Eventually, public demand for plastic ukuleles dwindled, and competition increased from brands such as Emenee, Fin-Der, Carnival, Mauna Loa, and Lisa. In response, Maccaferri introduced new models, including the Twist, and went so far as to license the Beatles’ names and images, which appear on the “Four Pop” and “Fab Four” models. Mastro’s product line grew to include other plastic instruments: castanets, horns, sparkly-red snare drums, child-sized violins, bongos, and more. They also made a few promotional instruments, the oddest of which has to be a banjolele for Carling Black Label Beer, with a head that reads: “Put More Flavor in Your Life.”
By the mid-1960s, the tectonic plates of popular music had shifted. Baby boomers who once rejoiced in playing Hawaiian hapa haole tunes they’d learned from Godfrey and novelty ditties heard on Romper Room and The Mickey Mouse Club now had a different beat thumping in their heads. Almost overnight, everybody wanted to play rock ’n’ roll music on guitars.
To meet the demand, Maccaferri did some clever sleight of hand, producing six-string ukes and re-branding some four-string models as “junior guitars.” But the uke faucet eventually dried up. In 1969, after selling more than 9 million plastic ukuleles, Maccaferri sold his plastic-instrument business to the rival Carnival company.
As for guitars, Maccaferri had developed an entire line of full-sized guitars a whole decade before the Beatles first appeared on The Ed Sullivan Show. He made flattop models—including the Islander, Showtime, and Romancer (covered with colorful 1950s-era graphics)—as well as plastic versions of the jazz-style guitars he’d designed for Selmer. These instruments played remarkably well and bore the mark of Maccaferri’s inventive genius. (For example, the neck angle on most models is easily adjusted with a screwdriver.)
Plastic guitars, however, are much more technically challenging to build than ukes, and various problems plagued these instruments. Worse, guitarists simply didn’t like them—or buy them—perhaps influenced by Maccaferri’s undeserved reputation as a plastic “toy” maker. Eventually, he simply stopped selling his plastic guitars, entombing them in his warehouse.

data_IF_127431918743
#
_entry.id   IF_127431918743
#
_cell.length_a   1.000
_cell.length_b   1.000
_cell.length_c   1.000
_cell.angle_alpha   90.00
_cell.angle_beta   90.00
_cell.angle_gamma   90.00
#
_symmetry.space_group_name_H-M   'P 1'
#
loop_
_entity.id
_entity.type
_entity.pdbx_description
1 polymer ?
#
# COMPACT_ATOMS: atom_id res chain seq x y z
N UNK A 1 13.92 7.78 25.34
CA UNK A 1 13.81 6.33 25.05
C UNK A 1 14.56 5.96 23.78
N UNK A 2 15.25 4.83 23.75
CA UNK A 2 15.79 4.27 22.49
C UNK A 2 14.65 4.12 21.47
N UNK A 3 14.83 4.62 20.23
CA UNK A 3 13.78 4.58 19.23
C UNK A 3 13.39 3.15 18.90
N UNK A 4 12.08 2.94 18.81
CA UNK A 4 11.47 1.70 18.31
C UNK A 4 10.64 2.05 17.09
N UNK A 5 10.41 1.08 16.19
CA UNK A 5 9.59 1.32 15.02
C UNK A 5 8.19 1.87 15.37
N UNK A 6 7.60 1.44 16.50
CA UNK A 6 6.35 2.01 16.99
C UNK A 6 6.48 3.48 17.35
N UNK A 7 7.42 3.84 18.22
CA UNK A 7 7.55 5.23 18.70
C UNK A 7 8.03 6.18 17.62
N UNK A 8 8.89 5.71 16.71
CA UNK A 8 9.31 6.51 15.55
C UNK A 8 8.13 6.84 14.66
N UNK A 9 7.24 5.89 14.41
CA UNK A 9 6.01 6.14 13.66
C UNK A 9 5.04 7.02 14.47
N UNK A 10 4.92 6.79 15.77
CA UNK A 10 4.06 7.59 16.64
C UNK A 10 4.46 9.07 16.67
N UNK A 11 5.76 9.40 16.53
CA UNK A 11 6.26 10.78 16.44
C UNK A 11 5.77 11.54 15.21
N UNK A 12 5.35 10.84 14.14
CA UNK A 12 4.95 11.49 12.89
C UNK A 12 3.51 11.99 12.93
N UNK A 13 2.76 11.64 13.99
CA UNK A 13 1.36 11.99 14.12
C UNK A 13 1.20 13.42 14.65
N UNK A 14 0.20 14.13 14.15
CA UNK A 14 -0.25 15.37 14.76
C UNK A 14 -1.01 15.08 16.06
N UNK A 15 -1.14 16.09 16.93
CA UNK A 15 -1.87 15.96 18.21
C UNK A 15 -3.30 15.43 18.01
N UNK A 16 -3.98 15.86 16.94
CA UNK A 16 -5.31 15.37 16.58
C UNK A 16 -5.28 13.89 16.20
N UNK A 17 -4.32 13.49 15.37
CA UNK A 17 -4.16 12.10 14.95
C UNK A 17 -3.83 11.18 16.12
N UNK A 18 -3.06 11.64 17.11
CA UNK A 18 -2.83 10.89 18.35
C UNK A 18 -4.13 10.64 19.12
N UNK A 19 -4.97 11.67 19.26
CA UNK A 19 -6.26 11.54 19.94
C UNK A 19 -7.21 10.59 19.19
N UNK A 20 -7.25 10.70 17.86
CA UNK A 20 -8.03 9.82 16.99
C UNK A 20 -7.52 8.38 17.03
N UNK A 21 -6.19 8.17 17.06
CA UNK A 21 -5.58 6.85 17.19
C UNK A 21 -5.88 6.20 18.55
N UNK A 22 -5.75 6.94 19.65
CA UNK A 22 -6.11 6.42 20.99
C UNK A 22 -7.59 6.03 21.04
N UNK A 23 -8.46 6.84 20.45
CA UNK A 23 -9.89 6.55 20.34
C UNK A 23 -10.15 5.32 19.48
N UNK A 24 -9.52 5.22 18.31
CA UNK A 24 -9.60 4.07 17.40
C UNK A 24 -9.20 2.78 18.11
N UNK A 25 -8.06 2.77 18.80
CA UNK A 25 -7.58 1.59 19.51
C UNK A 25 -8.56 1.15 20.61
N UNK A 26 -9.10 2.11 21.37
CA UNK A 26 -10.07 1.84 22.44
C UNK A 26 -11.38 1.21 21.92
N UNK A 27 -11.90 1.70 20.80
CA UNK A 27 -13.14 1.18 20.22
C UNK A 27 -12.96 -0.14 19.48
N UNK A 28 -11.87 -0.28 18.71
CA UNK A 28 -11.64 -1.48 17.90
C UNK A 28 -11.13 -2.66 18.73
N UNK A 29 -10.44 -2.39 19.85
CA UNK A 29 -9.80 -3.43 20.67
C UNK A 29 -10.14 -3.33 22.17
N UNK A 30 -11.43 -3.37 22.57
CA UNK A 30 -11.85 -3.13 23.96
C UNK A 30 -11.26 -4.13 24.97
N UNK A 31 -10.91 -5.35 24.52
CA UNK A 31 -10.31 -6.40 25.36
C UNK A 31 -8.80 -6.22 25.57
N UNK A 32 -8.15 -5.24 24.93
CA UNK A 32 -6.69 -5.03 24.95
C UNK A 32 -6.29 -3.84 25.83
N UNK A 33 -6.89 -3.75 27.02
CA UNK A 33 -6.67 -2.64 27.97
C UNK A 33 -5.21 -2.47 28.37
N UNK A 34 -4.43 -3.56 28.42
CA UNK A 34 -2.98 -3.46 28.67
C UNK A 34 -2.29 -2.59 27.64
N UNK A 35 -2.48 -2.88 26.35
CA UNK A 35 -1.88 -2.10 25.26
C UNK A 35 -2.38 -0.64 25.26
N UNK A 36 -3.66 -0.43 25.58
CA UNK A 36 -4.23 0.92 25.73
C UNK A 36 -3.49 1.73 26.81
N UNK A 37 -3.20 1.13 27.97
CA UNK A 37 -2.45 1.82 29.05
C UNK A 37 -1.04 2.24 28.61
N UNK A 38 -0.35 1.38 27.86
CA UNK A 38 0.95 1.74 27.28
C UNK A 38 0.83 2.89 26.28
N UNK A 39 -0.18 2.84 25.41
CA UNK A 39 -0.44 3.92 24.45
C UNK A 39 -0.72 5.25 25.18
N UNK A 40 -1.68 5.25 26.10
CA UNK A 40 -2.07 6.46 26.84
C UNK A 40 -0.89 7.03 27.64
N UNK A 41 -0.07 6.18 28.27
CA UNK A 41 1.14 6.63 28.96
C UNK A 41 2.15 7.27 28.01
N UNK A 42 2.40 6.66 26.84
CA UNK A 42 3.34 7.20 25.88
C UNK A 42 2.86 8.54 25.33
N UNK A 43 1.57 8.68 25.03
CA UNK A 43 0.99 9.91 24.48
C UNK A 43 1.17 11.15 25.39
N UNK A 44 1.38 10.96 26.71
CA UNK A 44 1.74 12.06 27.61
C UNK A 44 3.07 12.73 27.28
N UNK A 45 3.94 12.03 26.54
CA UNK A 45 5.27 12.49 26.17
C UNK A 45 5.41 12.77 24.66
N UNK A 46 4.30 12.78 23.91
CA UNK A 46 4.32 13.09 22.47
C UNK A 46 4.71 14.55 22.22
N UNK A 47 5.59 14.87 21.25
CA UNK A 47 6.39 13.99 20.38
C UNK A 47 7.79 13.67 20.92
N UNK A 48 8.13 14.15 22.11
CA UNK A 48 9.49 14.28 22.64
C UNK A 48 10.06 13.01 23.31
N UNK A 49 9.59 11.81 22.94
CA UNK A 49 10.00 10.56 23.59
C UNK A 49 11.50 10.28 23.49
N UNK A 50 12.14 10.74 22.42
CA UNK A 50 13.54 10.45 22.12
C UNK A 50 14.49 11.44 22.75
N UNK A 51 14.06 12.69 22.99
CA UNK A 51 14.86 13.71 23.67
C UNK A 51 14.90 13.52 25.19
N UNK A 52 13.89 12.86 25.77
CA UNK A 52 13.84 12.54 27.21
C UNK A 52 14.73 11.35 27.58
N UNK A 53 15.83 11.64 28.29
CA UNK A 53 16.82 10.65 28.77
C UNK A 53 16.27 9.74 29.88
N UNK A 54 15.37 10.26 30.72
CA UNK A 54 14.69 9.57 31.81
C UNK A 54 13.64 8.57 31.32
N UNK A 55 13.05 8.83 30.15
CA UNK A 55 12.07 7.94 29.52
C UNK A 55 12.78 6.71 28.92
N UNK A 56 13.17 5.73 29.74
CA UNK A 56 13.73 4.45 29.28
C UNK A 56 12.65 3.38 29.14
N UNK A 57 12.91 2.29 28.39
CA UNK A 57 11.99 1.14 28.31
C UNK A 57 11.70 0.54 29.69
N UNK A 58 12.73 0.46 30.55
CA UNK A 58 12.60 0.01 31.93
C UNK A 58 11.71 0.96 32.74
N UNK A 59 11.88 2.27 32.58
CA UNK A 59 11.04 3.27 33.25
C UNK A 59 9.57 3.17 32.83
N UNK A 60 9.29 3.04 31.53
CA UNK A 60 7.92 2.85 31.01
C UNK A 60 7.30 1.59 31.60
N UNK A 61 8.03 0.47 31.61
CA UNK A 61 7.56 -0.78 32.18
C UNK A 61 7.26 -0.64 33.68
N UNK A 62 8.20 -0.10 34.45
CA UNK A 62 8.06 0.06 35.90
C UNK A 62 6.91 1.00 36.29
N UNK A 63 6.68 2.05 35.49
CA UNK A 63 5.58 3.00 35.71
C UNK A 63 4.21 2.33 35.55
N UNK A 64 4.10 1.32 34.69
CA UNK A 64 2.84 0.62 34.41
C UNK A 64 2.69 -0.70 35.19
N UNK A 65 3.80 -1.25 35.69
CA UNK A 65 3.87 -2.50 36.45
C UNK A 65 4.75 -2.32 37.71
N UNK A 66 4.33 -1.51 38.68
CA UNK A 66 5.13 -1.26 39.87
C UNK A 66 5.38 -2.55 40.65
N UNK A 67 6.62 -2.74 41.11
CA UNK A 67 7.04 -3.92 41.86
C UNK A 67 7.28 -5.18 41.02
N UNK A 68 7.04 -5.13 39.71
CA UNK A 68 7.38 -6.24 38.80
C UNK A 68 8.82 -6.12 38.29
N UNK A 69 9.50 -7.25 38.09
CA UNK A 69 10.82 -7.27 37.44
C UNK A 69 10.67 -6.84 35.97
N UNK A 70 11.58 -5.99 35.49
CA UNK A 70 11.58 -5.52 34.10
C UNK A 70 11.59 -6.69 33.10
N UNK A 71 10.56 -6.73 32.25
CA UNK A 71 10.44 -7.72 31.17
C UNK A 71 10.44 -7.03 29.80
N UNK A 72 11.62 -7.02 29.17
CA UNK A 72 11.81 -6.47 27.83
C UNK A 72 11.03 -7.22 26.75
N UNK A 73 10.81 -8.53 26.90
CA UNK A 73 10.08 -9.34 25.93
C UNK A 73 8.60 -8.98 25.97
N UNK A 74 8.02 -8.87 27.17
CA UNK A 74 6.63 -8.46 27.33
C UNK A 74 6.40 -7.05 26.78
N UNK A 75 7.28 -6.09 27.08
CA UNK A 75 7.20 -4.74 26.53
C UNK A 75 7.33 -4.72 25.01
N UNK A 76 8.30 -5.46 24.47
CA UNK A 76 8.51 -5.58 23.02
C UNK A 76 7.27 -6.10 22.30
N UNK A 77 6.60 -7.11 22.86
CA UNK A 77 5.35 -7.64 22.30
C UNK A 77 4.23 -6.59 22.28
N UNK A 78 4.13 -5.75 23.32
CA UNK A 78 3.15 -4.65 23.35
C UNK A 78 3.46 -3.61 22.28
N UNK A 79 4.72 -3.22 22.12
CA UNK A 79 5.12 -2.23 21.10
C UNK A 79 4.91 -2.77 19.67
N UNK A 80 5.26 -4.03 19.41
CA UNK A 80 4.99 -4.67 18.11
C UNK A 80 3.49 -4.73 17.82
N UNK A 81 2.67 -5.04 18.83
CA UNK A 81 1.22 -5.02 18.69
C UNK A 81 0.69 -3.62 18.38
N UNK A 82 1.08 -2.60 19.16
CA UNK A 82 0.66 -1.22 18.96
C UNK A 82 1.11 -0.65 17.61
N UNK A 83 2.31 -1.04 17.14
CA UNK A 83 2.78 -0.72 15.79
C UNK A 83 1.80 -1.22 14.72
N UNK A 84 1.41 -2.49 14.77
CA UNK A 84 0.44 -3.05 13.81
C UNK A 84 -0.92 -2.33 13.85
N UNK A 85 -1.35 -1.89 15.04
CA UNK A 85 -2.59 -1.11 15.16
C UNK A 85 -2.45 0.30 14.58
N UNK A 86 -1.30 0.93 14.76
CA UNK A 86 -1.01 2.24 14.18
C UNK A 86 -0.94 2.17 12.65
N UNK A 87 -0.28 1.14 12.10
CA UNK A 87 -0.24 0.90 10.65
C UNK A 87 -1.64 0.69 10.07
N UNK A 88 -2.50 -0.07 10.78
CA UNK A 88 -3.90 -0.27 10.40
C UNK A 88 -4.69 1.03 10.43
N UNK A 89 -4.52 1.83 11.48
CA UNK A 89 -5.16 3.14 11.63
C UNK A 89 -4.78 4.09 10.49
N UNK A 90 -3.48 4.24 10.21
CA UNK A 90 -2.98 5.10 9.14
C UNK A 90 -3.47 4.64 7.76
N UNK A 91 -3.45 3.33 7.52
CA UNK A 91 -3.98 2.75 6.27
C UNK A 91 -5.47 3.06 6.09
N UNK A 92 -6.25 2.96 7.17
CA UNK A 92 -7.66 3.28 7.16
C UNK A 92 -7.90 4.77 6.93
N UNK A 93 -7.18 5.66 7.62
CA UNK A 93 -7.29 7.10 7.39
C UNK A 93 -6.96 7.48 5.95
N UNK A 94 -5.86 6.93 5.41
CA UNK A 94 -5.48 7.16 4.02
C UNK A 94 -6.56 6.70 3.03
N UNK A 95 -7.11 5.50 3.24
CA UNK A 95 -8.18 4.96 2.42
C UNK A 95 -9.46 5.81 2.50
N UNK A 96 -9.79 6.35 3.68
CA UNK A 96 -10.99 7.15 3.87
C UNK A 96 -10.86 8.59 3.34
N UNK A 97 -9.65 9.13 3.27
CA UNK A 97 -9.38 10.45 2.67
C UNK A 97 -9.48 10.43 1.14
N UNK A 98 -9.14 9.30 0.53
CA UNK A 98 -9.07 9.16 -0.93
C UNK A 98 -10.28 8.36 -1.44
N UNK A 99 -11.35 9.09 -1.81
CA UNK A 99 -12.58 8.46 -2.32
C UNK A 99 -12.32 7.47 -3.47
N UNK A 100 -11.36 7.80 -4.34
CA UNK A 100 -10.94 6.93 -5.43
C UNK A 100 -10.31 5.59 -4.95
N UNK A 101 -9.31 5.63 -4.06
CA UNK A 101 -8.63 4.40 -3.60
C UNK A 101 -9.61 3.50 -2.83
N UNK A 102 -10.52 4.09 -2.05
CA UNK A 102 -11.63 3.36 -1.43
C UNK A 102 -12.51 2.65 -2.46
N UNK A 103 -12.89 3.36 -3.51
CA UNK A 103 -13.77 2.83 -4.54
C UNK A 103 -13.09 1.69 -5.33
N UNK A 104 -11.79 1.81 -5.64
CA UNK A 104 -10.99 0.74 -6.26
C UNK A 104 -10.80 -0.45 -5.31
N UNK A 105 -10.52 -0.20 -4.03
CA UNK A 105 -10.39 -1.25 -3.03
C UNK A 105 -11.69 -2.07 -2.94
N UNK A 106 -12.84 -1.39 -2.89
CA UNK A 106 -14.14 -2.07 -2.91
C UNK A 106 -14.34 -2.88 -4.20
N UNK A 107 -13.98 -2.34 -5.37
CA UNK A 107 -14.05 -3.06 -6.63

Which brings me to the day I met Mario Maccaferri.
After I helped him inventory those hundreds of new-old-stock plastic guitars (which were subsequently sold off at bargain prices), I thought I’d sleuth around for any ukuleles that might still be in the warehouse. Alas, only a handful of spare parts remained. (Maria was kind enough to send me some replacement tuners she dug up later.)
But I did find one nugget of new-old-stock gold: On a high shelf, behind dusty boxes that held G30 archtop guitars, sat a much skinnier box. It turned out to be a GTA-5 cutaway electric tenor guitar.
It was the same size and shape as a regular baritone uke, but was outfitted with steel strings, a surface-mounted magnetic pickup, a volume control, and its own gold-vinyl-covered, battery-powered five-watt amplifier—no doubt part of Maccaferri’s attempt to keep step with the electric-guitar craze.
Can you imagine how cool it would’ve been to be a kid in 1965 and find this rock-ready plastic axe under the tree on Christmas morning?
A Parting Glance
The last time I saw Mario Maccaferri was on one of the happier days of his life, just a couple of years before he passed. He’d spent years creating and refining his plastic concert violin, and I was invited to its premiere at Carnegie Hall’s Weill Recital Hall. As I listened to the elegant soloist Dorothy Happel playing selections that ranged from Bach to Gershwin, I glanced over and saw Maccaferri beaming with pride.
Later, on the way home, I wondered if his final creation would take the classical world by storm. (It didn’t—the New York Times gave his violin a decidedly poor review.) Then again, he’d already changed the musical world once in his life.
As I drove uptown on Seventh Avenue, a phrase kept repeating in my mind: 9 million plastic ukuleles . . . 9 million plastic ukuleles . . .
Sandor Nagyszalanczy is a woodworking expert, an avid ukulele collector, and a uke club member living in Santa Cruz, California.